COVID-19 has turned our world upside down and will have ramifications throughout the economy and the trucking industry for months and years to come. There has been some talk about the impact the pandemic will have on the development of alternative-fueled trucks, specifically commercial battery-electric vehicles, and also whether there will be any environmental benefits to lifestyle changes that have been made as a result of the pandemic.
With millions of us now at home rather than at our businesses under stay-in-place orders, we are starting to notice some improvements to air quality. And less congestion on the roads allows freight to get through cities at near-posted speed limits.
In addition, Americans have been made very aware of the dangers of respiratory issues, and may be making a connection between air quality and respiratory health. As a result, we could see local and state regulators look at flowing money into projects that will positively impact air quality.
Electric trucks will certainly allow us to continue the move toward reduced carbon emissions and therefore cleaner air.
Electric-Truck Startups Could Be in Good Position
COVID-19 could be the impetus for more development in the electric truck arena, especially from some of the new players to the truck market, but might cause challenges for the existing truck makers. Startups that do not have existing product lines will be less impacted by the economic slowdown resulting from COVID-19. They are working on intellectual property development and getting designs firmed up and prototypes in development. They may even be able to pick up some of the key talent that has been laid off by other trucking-related businesses, thereby strengthening their brain trust.
We are not choosing sides here, but the startups are in a unique position. Funded by venture capital in many instances, they were not expected to have product available until 2021 or 2022. Meanwhile, traditional truck builders have existing product lines they need to support and now are having cash flow issues as truck purchasing has slowed down significantly.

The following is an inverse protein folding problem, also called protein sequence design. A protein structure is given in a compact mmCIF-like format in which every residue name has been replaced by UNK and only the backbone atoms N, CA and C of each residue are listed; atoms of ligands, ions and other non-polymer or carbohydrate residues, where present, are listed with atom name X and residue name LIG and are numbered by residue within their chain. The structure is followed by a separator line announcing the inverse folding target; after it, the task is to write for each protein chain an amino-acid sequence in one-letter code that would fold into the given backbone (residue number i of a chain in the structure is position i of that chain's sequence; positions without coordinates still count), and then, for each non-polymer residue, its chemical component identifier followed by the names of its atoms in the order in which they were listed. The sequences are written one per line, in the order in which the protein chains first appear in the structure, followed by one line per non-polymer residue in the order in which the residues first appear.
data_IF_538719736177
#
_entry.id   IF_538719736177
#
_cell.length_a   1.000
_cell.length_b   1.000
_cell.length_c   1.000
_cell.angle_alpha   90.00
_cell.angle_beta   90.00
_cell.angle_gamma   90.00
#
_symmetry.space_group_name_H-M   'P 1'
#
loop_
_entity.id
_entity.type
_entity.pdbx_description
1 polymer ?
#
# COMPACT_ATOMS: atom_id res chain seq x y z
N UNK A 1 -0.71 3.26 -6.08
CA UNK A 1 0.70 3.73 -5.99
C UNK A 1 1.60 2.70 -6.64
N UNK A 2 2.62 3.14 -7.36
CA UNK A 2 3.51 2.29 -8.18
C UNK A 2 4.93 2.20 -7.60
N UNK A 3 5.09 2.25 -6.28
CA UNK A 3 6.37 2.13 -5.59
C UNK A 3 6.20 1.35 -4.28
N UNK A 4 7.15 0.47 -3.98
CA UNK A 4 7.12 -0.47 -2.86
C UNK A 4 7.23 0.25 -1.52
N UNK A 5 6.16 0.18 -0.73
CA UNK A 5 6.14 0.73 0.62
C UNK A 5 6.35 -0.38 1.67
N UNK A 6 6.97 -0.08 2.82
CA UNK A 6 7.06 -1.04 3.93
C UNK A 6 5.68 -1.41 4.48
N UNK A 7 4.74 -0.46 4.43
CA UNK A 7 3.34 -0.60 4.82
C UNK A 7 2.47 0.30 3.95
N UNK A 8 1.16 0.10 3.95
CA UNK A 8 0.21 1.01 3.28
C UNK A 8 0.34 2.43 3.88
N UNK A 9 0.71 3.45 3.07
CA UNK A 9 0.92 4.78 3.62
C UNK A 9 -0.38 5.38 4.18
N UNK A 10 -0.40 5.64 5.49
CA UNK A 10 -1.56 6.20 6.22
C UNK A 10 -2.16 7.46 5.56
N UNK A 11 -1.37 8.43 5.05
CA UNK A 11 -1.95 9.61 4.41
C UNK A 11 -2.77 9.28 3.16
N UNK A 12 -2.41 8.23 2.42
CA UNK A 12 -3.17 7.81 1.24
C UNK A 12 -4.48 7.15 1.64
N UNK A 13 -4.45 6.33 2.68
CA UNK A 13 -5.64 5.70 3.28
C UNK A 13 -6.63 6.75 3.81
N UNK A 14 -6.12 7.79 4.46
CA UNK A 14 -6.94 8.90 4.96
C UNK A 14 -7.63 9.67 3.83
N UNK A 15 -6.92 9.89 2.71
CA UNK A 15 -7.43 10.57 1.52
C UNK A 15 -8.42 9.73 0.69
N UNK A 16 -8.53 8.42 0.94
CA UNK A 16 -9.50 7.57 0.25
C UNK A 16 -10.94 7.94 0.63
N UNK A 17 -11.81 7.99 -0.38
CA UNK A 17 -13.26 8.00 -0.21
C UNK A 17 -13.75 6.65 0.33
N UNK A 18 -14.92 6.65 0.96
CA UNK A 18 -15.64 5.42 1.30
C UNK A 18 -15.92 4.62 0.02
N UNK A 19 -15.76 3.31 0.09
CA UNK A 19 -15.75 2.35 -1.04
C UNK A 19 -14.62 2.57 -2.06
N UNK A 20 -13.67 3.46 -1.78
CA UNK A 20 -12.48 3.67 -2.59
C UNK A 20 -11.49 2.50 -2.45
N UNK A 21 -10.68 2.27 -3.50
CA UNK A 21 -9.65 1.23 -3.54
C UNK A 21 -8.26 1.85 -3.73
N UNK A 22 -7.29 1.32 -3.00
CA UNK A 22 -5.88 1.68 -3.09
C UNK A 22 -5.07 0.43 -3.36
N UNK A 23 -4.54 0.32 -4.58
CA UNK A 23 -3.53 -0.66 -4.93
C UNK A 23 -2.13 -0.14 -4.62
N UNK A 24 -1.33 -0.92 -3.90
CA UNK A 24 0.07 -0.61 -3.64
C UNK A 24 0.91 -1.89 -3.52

The current situation presents an opportunity for alternative fuel startups, as they can accelerate the production of their products and get them into the market sooner rather than later. There is something to be said for having products out on the road in testing, even if they are not 100% reliable, so we can learn how they perform and adjust as final production plans are finalized.
The other big issue that anyone can capitalize on is the fact that borrowing money today is cheap. When interest rates are low, companies borrow money and are more willing to invest it in things that they may have been holding off on. Electric trucks still have a higher price tag than their internal-combustion-engine-powered counterparts, but between grant money available for commercial battery electric vehicles and the cheap cost of money, more fleets may be willing to jump into the electric truck space and get a few trucks to test.
It is also likely that testing services and analytical groups will be hungry for work, because the traditional OEMs likely will have less work for them. This could mean there will be more availability for new entrants to get testing time potentially at a reduced price.
Cleaner-burning trucks and a more sustainable world may not be enough of an incentive for some. However, job creation is priority for many governmental entities, and many of the poorer regions of the country are also the ones that are more environmentally challenged. Building an electric truck- or components-manufacturing facility in an impoverished neighborhood could mean access to more money, lower interest on borrowed money, or other incentives because of the jobs-creation element of bringing a new business into an area that desperately needs jobs.